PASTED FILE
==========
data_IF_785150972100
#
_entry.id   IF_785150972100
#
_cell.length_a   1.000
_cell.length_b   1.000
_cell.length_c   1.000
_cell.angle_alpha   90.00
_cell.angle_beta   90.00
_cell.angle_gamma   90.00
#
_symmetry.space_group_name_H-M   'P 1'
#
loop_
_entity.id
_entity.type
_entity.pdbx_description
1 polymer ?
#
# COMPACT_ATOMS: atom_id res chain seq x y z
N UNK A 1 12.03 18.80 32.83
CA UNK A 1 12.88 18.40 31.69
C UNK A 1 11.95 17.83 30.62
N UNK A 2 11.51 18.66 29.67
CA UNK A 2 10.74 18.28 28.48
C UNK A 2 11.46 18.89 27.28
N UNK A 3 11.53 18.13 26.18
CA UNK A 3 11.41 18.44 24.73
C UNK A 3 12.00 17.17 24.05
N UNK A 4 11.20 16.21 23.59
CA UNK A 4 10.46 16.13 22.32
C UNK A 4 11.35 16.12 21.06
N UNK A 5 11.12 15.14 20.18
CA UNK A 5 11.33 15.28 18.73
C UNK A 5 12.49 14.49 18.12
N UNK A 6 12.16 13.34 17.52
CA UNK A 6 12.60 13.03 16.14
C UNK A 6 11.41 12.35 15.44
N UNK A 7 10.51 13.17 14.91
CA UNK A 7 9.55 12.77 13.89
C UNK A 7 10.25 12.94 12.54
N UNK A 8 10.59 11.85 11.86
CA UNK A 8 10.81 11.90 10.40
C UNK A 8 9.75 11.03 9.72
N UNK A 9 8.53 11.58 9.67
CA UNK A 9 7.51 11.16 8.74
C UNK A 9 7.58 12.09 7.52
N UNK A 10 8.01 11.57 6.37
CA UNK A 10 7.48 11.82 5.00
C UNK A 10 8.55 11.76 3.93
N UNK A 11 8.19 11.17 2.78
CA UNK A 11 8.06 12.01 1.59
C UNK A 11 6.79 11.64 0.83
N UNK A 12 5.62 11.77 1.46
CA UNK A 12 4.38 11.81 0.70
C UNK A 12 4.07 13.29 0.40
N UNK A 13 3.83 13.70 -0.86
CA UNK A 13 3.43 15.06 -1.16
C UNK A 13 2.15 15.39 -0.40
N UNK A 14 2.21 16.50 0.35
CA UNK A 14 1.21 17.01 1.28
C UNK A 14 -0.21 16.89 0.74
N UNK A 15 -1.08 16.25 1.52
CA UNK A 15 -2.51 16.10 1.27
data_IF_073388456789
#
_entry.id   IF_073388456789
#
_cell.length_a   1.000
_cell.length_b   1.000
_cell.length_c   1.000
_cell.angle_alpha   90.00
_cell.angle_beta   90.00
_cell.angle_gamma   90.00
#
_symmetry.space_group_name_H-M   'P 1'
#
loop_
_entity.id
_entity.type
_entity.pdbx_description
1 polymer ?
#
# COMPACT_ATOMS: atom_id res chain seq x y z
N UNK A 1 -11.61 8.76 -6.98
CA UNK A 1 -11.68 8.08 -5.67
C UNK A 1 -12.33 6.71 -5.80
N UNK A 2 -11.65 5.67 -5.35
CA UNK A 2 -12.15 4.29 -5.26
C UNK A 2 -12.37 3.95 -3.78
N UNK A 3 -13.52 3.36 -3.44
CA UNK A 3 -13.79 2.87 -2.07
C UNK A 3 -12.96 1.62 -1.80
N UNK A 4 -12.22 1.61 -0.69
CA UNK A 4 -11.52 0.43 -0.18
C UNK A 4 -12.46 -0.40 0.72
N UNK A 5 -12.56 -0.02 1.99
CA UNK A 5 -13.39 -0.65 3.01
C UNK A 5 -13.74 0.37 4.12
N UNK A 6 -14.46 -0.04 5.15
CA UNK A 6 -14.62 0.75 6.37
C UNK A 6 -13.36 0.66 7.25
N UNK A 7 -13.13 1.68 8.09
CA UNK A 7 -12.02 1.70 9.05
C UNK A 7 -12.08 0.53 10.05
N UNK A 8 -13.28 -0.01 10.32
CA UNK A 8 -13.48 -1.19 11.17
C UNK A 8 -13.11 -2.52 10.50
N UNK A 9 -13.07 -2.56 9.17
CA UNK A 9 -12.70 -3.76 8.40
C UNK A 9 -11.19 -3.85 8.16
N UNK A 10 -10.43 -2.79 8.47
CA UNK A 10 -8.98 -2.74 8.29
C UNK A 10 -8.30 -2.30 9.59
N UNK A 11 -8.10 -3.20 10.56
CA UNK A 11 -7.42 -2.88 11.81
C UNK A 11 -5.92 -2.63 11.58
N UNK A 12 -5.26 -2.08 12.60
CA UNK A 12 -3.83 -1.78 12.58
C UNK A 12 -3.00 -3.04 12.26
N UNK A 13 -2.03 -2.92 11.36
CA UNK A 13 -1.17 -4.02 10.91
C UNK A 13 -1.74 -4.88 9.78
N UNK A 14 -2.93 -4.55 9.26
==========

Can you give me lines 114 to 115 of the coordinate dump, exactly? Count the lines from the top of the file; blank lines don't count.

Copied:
C UNK A 10 -8.30 -2.30 9.59
N UNK A 11 -8.10 -3.20 10.56